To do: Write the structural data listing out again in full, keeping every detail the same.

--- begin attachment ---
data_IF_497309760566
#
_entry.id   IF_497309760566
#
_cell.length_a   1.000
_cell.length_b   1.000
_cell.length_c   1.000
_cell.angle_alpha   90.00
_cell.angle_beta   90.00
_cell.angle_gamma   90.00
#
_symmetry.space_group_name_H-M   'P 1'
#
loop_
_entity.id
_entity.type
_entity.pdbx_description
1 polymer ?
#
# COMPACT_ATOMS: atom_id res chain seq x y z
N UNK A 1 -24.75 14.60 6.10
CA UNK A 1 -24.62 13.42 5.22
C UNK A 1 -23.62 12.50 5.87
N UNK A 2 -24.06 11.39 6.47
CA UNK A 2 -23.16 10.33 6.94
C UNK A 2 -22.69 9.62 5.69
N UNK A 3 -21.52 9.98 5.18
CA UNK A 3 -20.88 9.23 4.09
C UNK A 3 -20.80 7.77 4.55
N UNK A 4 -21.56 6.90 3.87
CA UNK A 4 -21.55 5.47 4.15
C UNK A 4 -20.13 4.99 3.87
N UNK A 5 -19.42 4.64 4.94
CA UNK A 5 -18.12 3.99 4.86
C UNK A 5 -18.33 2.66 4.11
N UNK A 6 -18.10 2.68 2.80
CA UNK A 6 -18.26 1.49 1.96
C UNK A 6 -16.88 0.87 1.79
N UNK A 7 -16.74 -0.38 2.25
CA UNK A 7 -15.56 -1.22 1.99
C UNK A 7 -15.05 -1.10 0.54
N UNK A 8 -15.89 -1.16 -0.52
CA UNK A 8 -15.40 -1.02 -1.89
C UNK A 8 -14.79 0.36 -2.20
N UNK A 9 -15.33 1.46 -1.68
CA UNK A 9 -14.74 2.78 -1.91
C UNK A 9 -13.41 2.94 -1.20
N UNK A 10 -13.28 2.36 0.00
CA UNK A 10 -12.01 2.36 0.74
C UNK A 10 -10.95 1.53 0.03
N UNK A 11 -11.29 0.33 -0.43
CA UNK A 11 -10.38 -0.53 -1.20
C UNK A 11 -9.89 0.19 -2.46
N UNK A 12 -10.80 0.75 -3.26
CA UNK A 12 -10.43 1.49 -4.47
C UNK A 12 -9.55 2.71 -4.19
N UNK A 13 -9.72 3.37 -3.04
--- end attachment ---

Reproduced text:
data_IF_497309760566
#
_entry.id   IF_497309760566
#
_cell.length_a   1.000
_cell.length_b   1.000
_cell.length_c   1.000
_cell.angle_alpha   90.00
_cell.angle_beta   90.00
_cell.angle_gamma   90.00
#
_symmetry.space_group_name_H-M   'P 1'
#
loop_
_entity.id
_entity.type
_entity.pdbx_description
1 polymer ?
#
# COMPACT_ATOMS: atom_id res chain seq x y z
N UNK A 1 -24.75 14.60 6.10
CA UNK A 1 -24.62 13.42 5.22
C UNK A 1 -23.62 12.50 5.87
N UNK A 2 -24.06 11.39 6.47
CA UNK A 2 -23.16 10.33 6.94
C UNK A 2 -22.69 9.62 5.69
N UNK A 3 -21.52 9.98 5.18
CA UNK A 3 -20.88 9.23 4.09
C UNK A 3 -20.80 7.77 4.55
N UNK A 4 -21.56 6.90 3.87
CA UNK A 4 -21.55 5.47 4.15
C UNK A 4 -20.13 4.99 3.87
N UNK A 5 -19.42 4.64 4.94
CA UNK A 5 -18.12 3.99 4.86
C UNK A 5 -18.33 2.66 4.11
N UNK A 6 -18.10 2.68 2.80
CA UNK A 6 -18.26 1.49 1.96
C UNK A 6 -16.88 0.87 1.79
N UNK A 7 -16.74 -0.38 2.25
CA UNK A 7 -15.56 -1.22 1.99
C UNK A 7 -15.05 -1.10 0.54
N UNK A 8 -15.89 -1.16 -0.52
CA UNK A 8 -15.40 -1.02 -1.89
C UNK A 8 -14.79 0.36 -2.20
N UNK A 9 -15.33 1.46 -1.68
CA UNK A 9 -14.74 2.78 -1.91
C UNK A 9 -13.41 2.94 -1.20
N UNK A 10 -13.28 2.36 0.00
CA UNK A 10 -12.01 2.36 0.74
C UNK A 10 -10.95 1.53 0.03
N UNK A 11 -11.29 0.33 -0.43
CA UNK A 11 -10.38 -0.53 -1.20
C UNK A 11 -9.89 0.19 -2.46
N UNK A 12 -10.80 0.75 -3.26
CA UNK A 12 -10.43 1.49 -4.47
C UNK A 12 -9.55 2.71 -4.19
N UNK A 13 -9.72 3.37 -3.04